Caregivers as Collateral Damage

Caregivers as Collateral Damage

 Caregivers as Collateral Damage

We often think of a chronic disease as something that primarily affects the person diagnosed with it, and to a lesser extent their caregivers. Unfortunately, the disease's impact on caregivers often is as great as the person with the disease.  Most of us think of ourselves as connected to the world, rather than being isolated individuals. We love others, care for many, do things together, grieve with one another, and rejoice in each other’s good fortune.

Chronic Illness as a Community Event

A chronic disease is a community event that brings people along the journey whether or not they want to come. We interact with a stranger and wonder why she’s so distant since we don’t know she is struggling with the effects of a recent chemotherapy session. A salesperson ignores our question about a dress’s material’ a non-response we interpret as hostile since we don’t know that the reoccurrence of her cancer has disrupted her life. A good friend will no longer accept invitations to social events because of the pain caused by the disease’s growth and because he decided not to share the diagnosis, leaves a friend believing he did something offensive.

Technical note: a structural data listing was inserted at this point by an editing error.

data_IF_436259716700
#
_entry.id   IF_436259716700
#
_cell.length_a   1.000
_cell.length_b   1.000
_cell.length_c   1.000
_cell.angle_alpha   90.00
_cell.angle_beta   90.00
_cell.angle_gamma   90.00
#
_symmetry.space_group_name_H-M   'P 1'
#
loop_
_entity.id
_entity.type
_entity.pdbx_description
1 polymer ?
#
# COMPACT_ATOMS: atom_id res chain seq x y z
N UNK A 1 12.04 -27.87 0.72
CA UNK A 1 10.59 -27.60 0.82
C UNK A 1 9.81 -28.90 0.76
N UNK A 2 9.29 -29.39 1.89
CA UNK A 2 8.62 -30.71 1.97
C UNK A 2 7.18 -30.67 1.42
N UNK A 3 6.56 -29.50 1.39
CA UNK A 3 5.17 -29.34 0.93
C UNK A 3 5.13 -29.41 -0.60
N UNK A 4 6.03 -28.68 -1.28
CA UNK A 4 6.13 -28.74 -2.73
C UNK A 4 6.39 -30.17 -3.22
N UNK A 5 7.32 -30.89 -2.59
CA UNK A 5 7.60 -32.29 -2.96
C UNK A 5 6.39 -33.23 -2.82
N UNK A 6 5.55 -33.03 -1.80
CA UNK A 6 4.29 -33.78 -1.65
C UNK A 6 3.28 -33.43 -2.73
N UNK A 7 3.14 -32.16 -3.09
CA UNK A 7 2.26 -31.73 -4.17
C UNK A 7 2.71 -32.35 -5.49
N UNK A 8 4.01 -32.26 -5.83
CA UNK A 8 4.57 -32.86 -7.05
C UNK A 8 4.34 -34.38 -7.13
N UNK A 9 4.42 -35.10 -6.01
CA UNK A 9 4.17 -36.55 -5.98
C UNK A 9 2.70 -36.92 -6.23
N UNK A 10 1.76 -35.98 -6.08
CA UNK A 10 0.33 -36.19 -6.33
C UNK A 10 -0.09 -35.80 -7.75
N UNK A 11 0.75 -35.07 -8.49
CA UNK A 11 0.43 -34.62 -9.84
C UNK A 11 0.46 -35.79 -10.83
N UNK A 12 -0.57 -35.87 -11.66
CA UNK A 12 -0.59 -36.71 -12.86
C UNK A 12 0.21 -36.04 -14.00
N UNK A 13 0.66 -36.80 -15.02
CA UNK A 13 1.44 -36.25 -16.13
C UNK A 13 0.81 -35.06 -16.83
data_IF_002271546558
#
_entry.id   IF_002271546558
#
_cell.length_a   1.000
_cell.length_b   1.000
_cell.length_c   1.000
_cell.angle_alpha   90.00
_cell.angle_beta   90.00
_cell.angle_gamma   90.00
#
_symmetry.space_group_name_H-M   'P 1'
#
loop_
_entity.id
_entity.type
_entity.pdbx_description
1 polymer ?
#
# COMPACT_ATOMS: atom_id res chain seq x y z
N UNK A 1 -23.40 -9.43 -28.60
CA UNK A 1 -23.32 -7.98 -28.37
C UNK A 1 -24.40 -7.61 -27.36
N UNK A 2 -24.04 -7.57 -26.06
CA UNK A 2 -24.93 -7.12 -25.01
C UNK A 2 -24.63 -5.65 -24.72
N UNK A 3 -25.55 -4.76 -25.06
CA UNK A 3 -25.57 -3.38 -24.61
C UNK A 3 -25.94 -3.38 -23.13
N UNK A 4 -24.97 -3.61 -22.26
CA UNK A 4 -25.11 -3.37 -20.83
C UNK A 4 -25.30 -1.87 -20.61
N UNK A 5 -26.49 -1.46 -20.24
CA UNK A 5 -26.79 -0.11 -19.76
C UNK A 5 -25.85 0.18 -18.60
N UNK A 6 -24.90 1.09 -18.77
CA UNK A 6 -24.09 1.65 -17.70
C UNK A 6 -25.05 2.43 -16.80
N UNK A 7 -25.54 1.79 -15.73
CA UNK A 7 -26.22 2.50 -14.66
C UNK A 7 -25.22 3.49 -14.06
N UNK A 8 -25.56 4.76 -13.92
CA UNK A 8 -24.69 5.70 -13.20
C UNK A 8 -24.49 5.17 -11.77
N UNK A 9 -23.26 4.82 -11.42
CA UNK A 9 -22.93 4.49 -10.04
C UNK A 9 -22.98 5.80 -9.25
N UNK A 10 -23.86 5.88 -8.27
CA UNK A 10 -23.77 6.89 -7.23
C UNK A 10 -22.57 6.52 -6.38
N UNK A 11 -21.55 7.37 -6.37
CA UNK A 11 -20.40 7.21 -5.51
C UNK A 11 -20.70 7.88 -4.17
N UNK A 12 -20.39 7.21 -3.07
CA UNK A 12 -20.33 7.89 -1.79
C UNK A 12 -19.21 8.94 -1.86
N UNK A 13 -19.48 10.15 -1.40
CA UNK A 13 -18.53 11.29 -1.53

When I contracted prostate cancer twelve years ago, I didn’t realize the impact it would have on friends, family and even people who were casual acquaintances or strangers. I didn’t know how something I thought was solely owned by me would adversely affect others.

Unskillful Words and Behaviors

Those of us living with cancer know we are on a journey. It can be one with successful outcomes, a road filled with annoying bumps or a path with a destination for which we’re not prepared. Often our journey produces collateral damage in the form of unskillful words and behaviors directed towards our caregivers.

When you don’t understand why your loved one said something shocking to you or others, or did something completely out of character, assume it was generated by the disease. Rarely does stability typify the course of a disease’s development and treatment. If it did, we could predict outcomes.

Balancing Life With a Chronic Disease and being Compassionate

Think of your loved one as trying to balance on an exercise platform; a device physical therapists use to strengthen core muscles. Standing on the platform, efforts to maintain balance are continuous since remaining in one position without falling is impossible. In many ways, the balance board is analogous to living with a chronic disease. Your loved one may be trying to balance acceptance of how the disease is limiting his life with resistance to the changes the disease creates.

Emotional equilibrium isn’t constant unless a person has given up, or the prospect of the disease returning is gone. And even when assured a person is disease-free, the thought reoccurs, “But what if it returns?” Expect mood shifts.

There will be times when your loved one will criticize you for no reason. You just made a significant sacrifice, changed your life, or devoted your time to her needs. Yet, the negativity continues. You need to understand the comments are rarely about you. You're the collateral damage.

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